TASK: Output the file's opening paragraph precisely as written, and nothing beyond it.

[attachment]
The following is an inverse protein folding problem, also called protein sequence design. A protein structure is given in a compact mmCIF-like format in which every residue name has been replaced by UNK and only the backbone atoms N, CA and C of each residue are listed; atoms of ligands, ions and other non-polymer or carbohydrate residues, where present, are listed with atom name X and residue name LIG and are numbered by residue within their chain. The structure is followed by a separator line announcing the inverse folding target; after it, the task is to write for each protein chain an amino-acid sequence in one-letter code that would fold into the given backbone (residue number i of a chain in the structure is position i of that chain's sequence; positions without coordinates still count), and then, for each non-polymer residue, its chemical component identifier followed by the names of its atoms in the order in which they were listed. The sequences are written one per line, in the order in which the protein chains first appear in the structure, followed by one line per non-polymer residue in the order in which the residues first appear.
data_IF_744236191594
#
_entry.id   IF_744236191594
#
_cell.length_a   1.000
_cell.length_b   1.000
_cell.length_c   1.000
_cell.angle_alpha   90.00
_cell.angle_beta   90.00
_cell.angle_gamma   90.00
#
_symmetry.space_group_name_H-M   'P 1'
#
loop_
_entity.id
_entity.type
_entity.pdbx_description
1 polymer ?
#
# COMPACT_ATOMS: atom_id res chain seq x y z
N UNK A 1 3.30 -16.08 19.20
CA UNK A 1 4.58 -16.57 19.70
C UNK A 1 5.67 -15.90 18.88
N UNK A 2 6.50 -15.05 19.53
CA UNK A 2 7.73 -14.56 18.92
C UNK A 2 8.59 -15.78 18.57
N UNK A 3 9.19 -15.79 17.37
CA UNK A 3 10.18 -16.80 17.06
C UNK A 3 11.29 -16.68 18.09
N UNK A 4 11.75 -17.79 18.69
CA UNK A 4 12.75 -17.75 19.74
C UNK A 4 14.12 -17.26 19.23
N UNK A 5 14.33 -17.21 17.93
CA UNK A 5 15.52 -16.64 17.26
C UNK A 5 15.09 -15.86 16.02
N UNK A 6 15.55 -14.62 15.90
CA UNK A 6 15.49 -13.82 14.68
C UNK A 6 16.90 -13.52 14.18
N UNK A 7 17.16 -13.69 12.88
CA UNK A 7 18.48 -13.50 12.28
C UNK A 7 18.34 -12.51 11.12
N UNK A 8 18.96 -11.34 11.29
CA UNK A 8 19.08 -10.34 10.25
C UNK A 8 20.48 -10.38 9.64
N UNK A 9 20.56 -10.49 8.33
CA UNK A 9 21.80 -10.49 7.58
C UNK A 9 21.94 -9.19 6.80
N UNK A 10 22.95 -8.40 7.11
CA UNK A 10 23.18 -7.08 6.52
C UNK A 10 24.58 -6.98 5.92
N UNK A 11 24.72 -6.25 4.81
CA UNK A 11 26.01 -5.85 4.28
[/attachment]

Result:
The following is an inverse protein folding problem, also called protein sequence design. A protein structure is given in a compact mmCIF-like format in which every residue name has been replaced by UNK and only the backbone atoms N, CA and C of each residue are listed; atoms of ligands, ions and other non-polymer or carbohydrate residues, where present, are listed with atom name X and residue name LIG and are numbered by residue within their chain. The structure is followed by a separator line announcing the inverse folding target; after it, the task is to write for each protein chain an amino-acid sequence in one-letter code that would fold into the given backbone (residue number i of a chain in the structure is position i of that chain's sequence; positions without coordinates still count), and then, for each non-polymer residue, its chemical component identifier followed by the names of its atoms in the order in which they were listed. The sequences are written one per line, in the order in which the protein chains first appear in the structure, followed by one line per non-polymer residue in the order in which the residues first appear.